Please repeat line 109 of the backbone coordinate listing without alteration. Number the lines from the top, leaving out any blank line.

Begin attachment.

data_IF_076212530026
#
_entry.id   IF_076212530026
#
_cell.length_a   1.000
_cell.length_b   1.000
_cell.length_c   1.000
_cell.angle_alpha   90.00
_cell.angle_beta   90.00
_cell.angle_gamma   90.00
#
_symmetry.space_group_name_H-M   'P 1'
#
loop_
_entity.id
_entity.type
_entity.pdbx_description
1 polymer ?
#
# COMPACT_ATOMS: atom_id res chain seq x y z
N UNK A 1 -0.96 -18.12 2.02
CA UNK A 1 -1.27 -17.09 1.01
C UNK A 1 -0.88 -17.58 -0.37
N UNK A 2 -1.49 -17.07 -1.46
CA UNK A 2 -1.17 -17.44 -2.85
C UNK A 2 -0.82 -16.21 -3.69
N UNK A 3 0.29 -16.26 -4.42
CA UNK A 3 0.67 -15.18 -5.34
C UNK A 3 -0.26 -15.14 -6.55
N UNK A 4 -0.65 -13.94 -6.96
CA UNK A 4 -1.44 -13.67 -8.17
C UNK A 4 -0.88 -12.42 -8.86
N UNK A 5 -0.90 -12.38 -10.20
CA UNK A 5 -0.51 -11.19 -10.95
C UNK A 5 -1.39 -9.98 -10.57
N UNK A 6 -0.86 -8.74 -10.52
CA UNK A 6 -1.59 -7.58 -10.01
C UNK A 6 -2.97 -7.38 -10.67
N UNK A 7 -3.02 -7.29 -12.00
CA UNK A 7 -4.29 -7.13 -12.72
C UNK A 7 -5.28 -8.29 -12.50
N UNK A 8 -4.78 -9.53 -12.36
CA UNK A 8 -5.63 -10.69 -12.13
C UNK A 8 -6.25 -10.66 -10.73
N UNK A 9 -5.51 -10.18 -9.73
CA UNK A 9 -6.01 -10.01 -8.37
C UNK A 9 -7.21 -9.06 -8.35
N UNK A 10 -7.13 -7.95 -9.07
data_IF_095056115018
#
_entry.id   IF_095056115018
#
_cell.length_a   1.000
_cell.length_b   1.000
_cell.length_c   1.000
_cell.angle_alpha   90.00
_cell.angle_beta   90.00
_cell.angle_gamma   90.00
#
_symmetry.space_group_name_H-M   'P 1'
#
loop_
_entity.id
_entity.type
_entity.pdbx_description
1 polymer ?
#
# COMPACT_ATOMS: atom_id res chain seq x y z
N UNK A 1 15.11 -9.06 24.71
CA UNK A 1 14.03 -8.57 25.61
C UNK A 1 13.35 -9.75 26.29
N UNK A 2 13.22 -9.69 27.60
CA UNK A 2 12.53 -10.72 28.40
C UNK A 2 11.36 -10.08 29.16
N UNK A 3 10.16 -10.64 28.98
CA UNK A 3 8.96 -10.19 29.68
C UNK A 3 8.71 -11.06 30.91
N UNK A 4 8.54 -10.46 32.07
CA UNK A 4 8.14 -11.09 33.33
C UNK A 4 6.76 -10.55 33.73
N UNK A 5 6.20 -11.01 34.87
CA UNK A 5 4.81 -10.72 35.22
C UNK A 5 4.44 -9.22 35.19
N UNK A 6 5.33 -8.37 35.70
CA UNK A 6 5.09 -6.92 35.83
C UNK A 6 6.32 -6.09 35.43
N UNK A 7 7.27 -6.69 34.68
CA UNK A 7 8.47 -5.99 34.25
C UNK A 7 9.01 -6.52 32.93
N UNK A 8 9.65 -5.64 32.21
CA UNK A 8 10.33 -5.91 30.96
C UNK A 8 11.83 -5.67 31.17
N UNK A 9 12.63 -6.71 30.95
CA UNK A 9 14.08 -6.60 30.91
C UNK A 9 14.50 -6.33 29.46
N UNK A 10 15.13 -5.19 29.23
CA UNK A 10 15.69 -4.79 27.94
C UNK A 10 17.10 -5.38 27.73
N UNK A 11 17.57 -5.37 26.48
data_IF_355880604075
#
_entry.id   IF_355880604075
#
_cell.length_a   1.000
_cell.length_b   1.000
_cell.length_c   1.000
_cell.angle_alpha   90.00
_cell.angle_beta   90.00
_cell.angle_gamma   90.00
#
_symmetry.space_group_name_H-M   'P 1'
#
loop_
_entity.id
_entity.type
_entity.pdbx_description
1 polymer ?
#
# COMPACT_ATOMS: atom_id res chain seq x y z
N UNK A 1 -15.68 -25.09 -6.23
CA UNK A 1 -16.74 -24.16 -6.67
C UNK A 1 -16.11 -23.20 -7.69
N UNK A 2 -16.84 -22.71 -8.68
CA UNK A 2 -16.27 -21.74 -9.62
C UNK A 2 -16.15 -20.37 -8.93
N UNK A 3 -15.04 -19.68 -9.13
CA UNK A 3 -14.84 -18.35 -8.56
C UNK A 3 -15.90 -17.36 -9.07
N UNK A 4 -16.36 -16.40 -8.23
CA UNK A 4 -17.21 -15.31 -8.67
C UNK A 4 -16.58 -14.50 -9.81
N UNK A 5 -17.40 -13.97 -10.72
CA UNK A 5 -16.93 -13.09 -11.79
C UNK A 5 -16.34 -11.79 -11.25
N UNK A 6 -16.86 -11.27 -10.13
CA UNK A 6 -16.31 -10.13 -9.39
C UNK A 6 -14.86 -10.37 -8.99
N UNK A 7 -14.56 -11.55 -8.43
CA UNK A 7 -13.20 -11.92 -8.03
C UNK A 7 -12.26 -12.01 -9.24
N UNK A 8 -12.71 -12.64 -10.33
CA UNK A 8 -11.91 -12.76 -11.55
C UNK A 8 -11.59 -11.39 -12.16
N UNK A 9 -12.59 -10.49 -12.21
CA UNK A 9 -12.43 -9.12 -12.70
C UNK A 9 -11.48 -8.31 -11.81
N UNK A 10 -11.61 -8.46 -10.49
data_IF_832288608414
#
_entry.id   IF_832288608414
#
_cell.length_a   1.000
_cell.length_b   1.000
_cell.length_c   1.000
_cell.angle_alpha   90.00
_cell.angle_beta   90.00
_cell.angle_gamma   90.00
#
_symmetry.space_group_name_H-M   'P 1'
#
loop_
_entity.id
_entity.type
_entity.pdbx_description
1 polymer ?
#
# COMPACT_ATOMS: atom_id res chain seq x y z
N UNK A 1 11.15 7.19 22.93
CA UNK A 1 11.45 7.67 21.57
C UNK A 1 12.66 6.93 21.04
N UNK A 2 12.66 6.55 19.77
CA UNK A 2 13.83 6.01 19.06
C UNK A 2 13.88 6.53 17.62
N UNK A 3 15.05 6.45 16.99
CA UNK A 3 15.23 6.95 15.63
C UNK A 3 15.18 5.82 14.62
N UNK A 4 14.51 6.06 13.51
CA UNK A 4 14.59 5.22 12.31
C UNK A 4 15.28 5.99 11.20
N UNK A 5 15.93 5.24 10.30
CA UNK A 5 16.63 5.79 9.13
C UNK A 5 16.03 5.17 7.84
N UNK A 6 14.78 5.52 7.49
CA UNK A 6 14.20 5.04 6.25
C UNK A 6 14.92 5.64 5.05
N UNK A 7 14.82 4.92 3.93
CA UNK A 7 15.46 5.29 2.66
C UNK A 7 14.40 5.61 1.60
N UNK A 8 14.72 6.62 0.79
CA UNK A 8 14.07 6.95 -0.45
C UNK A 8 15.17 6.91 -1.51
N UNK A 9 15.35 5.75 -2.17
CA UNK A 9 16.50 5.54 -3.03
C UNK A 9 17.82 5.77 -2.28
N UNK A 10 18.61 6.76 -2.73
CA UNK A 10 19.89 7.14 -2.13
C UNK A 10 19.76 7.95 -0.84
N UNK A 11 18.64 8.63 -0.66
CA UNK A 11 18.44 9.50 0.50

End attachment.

_cell.angle_gamma   90.00